The dynamics may change, once she is bigger and I start her private OB training...time will tell.

------------Kelly & (Amy - RIP @ 11.7 y/o)

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post #11 of 20 (permalink) Old 12-16-2012, 09:59 AM Thread Starter
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thank you! I didn't realize they knew that either way someone was going to feed them, I thought that was something they learned over time.
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post #12 of 20 (permalink) Old 12-16-2012, 12:21 PM
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^^^^ They would know if someone didn't feed them for a day or two or if a dog ran out of water / but since responsible pet owners, don't let their feeding needs go unfulfilled, I think eating at a regular time (like 3 square meals, per day) can be taken for granted, by the dobe rather quickly.
Food is often wolfed down in a few quick minutes (3x/day freq.)...interaction wise, the other 16 hours/day activity (in dogs world), will matter more.

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post #13 of 20 (permalink) Old 12-16-2012, 12:27 PM
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For Emily, it's just me. But the more I see her interact with my grandkids, it is very interesting to watch. They play "dog show" with her. "this is the stand for exam exercise. Stand your dog and leave when ready." And Em will do this for them all day long. They also practice "find it" with her and althought it's not birch, it's a ball or a toy or whatever. And they all giggle, Em too. She loves playing with them. So I just think it's a matter of working with whomever and how much time is involved. I just love watching.
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post #14 of 20 (permalink) Old 12-16-2012, 12:54 PM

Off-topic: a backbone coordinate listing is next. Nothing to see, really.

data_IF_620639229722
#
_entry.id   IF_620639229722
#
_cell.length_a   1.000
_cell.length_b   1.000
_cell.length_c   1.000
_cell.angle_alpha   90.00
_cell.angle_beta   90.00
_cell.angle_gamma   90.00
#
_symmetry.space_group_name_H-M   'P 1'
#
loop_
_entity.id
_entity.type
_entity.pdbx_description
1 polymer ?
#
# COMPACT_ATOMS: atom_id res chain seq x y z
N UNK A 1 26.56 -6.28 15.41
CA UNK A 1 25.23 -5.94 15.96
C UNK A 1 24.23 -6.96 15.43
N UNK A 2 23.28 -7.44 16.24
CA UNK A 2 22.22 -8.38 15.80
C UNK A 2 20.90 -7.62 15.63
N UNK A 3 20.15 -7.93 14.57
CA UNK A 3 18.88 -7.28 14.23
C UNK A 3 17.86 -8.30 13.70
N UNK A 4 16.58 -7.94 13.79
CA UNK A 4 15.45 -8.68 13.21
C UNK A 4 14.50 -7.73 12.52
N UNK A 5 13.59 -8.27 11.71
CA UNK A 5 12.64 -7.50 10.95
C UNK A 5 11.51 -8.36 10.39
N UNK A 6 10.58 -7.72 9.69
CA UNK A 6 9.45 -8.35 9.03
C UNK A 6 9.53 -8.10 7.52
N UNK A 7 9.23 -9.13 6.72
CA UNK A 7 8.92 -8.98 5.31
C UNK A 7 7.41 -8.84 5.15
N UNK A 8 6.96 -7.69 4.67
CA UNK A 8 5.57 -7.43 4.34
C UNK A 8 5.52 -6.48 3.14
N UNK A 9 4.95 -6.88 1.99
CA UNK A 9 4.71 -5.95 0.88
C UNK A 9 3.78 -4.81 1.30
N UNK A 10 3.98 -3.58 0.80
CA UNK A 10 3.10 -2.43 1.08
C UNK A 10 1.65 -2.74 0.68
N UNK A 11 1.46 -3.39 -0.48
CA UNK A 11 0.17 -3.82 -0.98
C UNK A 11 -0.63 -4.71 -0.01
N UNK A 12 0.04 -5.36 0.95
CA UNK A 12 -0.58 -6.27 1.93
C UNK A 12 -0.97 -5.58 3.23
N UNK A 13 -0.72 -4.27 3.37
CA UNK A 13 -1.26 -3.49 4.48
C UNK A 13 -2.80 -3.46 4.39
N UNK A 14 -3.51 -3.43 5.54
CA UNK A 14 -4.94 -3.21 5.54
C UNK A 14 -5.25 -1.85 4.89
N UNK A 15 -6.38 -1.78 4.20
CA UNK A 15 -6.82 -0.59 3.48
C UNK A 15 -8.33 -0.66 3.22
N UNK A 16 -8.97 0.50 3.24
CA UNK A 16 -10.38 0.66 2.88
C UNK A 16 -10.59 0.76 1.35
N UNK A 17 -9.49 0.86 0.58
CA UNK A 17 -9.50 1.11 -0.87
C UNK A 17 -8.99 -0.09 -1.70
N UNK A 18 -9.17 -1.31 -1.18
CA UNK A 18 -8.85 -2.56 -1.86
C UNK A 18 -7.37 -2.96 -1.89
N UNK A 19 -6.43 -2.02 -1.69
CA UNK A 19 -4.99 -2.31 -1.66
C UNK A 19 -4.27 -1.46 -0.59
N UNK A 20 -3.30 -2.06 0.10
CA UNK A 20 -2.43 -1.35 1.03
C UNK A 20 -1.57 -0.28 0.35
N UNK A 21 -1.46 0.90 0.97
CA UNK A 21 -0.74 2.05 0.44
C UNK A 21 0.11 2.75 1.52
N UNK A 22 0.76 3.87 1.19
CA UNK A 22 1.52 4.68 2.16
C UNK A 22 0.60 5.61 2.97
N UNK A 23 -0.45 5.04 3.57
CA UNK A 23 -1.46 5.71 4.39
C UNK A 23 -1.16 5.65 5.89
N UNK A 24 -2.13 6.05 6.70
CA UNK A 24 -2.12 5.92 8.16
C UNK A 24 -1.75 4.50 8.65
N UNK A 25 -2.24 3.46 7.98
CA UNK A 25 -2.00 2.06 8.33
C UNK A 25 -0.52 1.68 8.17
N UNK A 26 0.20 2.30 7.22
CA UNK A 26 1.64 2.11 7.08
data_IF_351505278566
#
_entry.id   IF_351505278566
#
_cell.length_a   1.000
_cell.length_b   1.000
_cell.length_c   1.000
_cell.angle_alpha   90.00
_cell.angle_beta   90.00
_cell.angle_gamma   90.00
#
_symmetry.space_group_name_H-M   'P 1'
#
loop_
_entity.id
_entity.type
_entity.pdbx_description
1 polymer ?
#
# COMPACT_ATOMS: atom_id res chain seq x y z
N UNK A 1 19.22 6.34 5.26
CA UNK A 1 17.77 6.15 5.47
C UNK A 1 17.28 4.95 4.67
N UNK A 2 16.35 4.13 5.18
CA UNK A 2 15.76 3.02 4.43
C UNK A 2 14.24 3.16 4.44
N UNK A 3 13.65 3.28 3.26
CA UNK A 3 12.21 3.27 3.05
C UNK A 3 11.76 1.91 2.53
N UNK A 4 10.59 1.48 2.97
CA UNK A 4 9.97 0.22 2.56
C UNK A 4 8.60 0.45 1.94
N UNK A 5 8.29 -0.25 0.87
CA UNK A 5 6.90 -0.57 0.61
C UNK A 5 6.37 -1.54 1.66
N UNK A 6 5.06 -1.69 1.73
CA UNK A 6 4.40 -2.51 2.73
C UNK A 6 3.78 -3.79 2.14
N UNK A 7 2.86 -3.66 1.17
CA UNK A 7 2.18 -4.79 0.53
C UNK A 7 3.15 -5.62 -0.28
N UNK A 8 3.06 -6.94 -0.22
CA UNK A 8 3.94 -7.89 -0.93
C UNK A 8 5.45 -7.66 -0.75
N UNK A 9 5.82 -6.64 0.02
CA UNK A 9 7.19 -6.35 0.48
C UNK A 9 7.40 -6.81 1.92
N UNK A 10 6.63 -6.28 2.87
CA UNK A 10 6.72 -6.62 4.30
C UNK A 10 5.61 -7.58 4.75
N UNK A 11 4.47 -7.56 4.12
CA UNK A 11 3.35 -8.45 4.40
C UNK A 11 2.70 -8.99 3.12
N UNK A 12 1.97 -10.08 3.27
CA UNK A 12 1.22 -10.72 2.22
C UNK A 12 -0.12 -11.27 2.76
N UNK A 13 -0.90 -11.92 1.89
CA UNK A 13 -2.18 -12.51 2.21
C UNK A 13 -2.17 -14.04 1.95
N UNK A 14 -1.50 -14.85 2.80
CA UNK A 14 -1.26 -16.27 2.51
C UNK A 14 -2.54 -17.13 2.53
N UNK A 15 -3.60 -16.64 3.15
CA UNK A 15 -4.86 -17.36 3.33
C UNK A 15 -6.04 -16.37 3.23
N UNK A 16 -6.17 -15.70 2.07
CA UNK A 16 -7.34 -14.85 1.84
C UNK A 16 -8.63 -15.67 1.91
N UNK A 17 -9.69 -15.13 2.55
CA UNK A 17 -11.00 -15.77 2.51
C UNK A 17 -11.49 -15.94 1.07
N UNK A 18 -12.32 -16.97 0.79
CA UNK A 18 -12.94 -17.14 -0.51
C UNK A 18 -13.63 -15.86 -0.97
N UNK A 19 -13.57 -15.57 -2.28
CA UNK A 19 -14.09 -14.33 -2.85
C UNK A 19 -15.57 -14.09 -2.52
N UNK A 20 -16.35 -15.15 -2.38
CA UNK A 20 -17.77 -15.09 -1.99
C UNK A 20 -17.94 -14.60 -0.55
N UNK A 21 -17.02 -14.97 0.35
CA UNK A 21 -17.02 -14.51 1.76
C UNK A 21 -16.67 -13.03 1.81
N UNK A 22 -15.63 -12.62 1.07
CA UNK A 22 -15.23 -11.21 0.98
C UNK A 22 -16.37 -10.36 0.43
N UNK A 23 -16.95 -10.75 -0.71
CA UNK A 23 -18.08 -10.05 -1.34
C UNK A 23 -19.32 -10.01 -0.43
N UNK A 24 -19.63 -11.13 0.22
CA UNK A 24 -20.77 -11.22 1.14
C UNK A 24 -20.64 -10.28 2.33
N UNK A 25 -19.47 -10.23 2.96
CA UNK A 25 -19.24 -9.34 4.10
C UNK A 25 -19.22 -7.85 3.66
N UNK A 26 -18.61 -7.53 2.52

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A dog being possessive will 'guard' that particular person or item. So, you will notice a stiff body, lowered head, shifting eyes, a low growl, curling of the lip, even barking and snapping at anyone going near their possession.

The beginning stages could seem harmless or even funny to some people. The dog may rush to you, get in between you and the other person, or even herd the person away from you.

It just sounds like you give straight forward commands, your body language is easy to read, and your method of training is what the dobe prefers, so naturally, they will gravitate to you.

Never look down on someone, unless you are helping them up
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post #15 of 20 (permalink) Old 12-16-2012, 03:08 PM Thread Starter
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A dog being possessive will 'guard' that particular person or item. So, you will notice a stiff body, lowered head, shifting eyes, a low growl, curling of the lip, even barking and snapping at anyone going near their possession.

The beginning stages could seem harmless or even funny to some people. The dog may rush to you, get in between you and the other person, or even herd the person away from you.

It just sounds like you give straight forward commands, your body language is easy to read, and your method of training is what the dobe prefers, so naturally, they will gravitate to you.
Yeah I'm thinking so... Also by the sounds of it, our husky was a little possessive when Sacha first came, Justice was definitely growling/snipping at Sacha when we were loving on her (Justice) but we nipped that real quick...

They go back and forth on toys like that though... I tried giving them each their own and it was like giving two 5 yr olds a toy, of course they want the one the other has regardless of what it is.... >.<

Sacha definitely doesnt growl or bark or anything at anyone, she just is attached to me at the hip. She definitely is (my husband thinks anyways) much more protective of me as well, it seems, more than the rest of the family. She's protective of the family but me especially... Am I explaining that right? lol
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post #16 of 20 (permalink) Old 12-16-2012, 03:12 PM Thread Starter
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oh and I tried the treat training at first, but she was looking at me like "yeah whatever theres gotta be more than that for what I did" lol so I tried a few different other methods of praise (sometimes along with the treats sometimes not) when we first had her, and that was the one she responded to almost immediately... So I stuck with it. Still having some trouble focusing to train, but I think that is just her age.
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post #17 of 20 (permalink) Old 12-16-2012, 09:22 PM